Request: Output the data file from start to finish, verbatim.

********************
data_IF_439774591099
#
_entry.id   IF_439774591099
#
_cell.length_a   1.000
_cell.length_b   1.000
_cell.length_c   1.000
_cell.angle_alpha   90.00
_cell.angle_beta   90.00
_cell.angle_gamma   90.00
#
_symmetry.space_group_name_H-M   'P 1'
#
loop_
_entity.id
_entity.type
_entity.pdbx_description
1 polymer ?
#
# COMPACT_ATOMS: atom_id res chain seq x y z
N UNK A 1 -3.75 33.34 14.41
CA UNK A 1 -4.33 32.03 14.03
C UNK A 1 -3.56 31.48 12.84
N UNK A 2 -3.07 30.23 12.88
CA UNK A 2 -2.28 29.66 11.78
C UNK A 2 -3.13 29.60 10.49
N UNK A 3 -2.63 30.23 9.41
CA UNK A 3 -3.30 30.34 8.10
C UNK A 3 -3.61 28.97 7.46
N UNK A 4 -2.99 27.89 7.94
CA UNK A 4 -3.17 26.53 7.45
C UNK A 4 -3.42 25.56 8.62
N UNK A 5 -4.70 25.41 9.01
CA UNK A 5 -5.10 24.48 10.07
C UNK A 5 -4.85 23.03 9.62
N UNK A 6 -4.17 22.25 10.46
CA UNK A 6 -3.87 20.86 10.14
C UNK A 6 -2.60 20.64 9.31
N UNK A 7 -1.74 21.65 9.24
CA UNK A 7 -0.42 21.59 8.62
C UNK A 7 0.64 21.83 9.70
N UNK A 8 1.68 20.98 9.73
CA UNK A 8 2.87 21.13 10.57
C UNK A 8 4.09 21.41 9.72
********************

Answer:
data_IF_439774591099
#
_entry.id   IF_439774591099
#
_cell.length_a   1.000
_cell.length_b   1.000
_cell.length_c   1.000
_cell.angle_alpha   90.00
_cell.angle_beta   90.00
_cell.angle_gamma   90.00
#
_symmetry.space_group_name_H-M   'P 1'
#
loop_
_entity.id
_entity.type
_entity.pdbx_description
1 polymer ?
#
# COMPACT_ATOMS: atom_id res chain seq x y z
N UNK A 1 -3.75 33.34 14.41
CA UNK A 1 -4.33 32.03 14.03
C UNK A 1 -3.56 31.48 12.84
N UNK A 2 -3.07 30.23 12.88
CA UNK A 2 -2.28 29.66 11.78
C UNK A 2 -3.13 29.60 10.49
N UNK A 3 -2.63 30.23 9.41
CA UNK A 3 -3.30 30.34 8.10
C UNK A 3 -3.61 28.97 7.46
N UNK A 4 -2.99 27.89 7.94
CA UNK A 4 -3.17 26.53 7.45
C UNK A 4 -3.42 25.56 8.62
N UNK A 5 -4.70 25.41 9.01
CA UNK A 5 -5.10 24.48 10.07
C UNK A 5 -4.85 23.03 9.62
N UNK A 6 -4.17 22.25 10.46
CA UNK A 6 -3.87 20.86 10.14
C UNK A 6 -2.60 20.64 9.31
N UNK A 7 -1.74 21.65 9.24
CA UNK A 7 -0.42 21.59 8.62
C UNK A 7 0.64 21.83 9.70
N UNK A 8 1.68 20.98 9.73
CA UNK A 8 2.87 21.13 10.57
C UNK A 8 4.09 21.41 9.72